Modification of milk fatty acid composition by feeding forages and agro-industrial byproducts from dry areas to Awassi sheep
Impact factor: 4.034 (Year: 2011)
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Souheila Abbeddou, Barbara Rischkowsky, E. K. Richter, Hans Dieter Hess, Michael Kreuzer. (1/9/2011). Modification of milk fatty acid composition by feeding forages and agro-industrial byproducts from dry areas to Awassi sheep. Journal of Dairy Science, 94 (9), pp. 4657-4668.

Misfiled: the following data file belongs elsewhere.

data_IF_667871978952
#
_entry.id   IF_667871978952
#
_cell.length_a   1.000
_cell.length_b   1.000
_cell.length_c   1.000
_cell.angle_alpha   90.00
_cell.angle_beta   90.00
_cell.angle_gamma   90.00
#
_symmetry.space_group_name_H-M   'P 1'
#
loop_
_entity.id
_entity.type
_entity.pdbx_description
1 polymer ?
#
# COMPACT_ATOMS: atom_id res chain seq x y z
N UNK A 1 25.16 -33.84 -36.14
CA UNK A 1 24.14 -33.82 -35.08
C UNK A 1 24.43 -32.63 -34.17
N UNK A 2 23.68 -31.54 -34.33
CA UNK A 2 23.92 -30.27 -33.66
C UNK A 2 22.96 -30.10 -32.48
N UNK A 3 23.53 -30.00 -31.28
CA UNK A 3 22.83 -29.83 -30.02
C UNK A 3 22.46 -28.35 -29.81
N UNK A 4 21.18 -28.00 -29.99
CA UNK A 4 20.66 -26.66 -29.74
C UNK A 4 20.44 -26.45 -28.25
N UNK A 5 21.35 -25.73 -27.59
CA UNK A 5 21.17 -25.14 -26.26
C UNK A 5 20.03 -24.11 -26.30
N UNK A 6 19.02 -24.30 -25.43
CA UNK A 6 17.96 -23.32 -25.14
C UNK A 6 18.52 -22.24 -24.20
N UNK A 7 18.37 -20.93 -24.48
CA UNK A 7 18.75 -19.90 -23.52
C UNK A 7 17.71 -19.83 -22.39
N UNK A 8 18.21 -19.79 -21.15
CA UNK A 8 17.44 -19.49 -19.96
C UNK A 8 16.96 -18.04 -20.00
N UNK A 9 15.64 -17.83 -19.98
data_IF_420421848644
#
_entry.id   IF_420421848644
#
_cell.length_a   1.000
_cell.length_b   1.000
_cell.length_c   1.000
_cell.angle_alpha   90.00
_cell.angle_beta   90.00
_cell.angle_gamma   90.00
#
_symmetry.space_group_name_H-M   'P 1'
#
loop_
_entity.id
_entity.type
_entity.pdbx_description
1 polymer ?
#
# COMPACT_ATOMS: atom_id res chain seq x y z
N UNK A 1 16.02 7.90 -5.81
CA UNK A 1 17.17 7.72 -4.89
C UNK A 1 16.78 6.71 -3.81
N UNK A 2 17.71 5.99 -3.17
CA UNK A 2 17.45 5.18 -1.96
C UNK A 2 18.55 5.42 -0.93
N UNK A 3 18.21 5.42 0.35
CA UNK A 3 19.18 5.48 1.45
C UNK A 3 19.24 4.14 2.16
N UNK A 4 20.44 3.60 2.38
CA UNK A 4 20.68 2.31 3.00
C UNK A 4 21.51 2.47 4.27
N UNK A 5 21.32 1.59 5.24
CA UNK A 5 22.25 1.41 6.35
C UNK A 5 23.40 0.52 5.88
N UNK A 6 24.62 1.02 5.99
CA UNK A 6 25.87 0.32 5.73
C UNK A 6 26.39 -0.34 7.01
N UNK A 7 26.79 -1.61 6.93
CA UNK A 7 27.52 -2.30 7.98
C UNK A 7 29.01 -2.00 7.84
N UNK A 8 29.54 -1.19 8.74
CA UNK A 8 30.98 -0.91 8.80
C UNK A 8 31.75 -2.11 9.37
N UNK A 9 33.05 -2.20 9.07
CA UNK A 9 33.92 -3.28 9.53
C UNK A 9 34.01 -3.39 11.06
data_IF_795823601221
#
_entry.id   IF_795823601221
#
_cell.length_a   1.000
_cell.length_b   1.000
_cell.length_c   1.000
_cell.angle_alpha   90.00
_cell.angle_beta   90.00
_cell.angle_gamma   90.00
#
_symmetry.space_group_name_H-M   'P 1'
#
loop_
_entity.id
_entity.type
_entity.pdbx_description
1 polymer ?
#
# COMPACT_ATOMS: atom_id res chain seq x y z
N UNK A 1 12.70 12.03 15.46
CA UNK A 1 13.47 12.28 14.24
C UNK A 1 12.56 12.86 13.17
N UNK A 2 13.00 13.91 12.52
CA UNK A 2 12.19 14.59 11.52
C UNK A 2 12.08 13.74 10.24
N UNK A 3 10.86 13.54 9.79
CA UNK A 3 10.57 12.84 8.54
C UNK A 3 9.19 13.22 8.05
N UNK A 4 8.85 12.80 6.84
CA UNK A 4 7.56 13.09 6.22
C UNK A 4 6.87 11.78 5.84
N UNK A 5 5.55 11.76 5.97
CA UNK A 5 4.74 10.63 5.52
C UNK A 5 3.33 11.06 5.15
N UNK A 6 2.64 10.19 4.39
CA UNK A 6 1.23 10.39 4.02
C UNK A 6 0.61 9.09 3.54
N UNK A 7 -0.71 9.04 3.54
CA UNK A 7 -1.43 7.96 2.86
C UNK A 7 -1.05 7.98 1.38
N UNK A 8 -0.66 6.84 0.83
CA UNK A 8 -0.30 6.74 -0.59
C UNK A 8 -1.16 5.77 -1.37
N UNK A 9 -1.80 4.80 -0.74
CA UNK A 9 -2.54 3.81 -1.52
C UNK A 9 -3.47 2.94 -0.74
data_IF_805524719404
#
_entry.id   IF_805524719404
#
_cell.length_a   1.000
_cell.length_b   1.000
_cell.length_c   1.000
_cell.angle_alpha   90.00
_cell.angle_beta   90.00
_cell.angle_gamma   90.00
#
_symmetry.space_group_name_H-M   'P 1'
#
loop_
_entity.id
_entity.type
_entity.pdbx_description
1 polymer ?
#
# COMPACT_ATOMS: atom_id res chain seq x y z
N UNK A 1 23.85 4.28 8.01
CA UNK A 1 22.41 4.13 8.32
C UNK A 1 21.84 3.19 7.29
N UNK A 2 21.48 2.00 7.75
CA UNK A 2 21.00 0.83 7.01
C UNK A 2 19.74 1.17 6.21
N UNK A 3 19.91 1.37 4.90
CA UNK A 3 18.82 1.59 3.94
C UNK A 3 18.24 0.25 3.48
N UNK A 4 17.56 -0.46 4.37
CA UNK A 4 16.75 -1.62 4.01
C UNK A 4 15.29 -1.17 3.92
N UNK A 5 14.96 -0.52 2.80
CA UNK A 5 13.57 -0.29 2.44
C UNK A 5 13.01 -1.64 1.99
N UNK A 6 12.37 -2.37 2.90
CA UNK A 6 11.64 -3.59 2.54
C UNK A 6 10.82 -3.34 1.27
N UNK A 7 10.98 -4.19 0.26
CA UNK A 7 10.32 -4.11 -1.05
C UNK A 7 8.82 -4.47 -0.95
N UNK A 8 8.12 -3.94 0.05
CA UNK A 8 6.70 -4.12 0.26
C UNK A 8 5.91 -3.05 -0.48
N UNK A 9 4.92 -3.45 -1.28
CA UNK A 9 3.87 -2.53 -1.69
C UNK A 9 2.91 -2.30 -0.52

The study tested the hypothesis that certain under-used forages and agro-industrial byproducts available in dry areas may positively influence fatty acid (FA) composition and antioxidative properties of milk by their contents of residual oil or phenolic compounds or both. Sixty multiparous fat-tailed Awassi ewes were allocated to 6 groups in a completely randomized block design. During 50 d, the ewes were group-fed 2.5 kg of dry matter/d per ewe 1 of 6 isonitrogenous and isoenergetic diets (forage:concentrate, 0.3:0.7). The test feeds, comprising 30% of the diets, replaced either barley straw [lentil straw, olive leaves, and Atriplex (saltbush) leaves, rich in phenolic compounds or electrolytes] or conventional concentrate ingredients (olive cake and tomato pomace; similar to 10% lipids) from the control diet. The diets containing olive cake and tomato pomace were rich in oleic acid (18:1 cis-9; 27% of total dietary FA) and linoleic acid (18:2 cis-9,cis-12; 37%), respectively. Profiles of FA were determined in individual milk samples drawn on d 0 and in wk 1, 3, 5 and 7. Data was analyzed by repeated measurement analysis. No consistent treatment effects on yield and gross nutrient composition of the milk were observed, although some differences occurred. Milk resulting from the Atriplex leaf diet expressed the highest antiradical activity, which was low with control and olive leaves. Feeding the tomato pomace and olive cake diets decreased the proportions of short- and medium-chain FA, whereas oleic acid clearly increased in proportion to total FA. Olive leaves most effectively increased rumenic acid (18:2 cis-9,trans-11) and alpha-linolenic acid (18:3 cis-9;cis12,cis-15) in milk fat. This also resulted in the highest alpha-linolenic acid transfer rate from feed to milk and suggests that olive leaves affect ruminal biohydrogenation at several steps. Several alternative feeds exist with an added value, as they enhance FA with potential health benefits and the stability of the milk with higher antioxidative activity, even though responses to test feeds differed largely. It remains to be investigated whether combinations of these feeds would be complementary in these beneficial effects.
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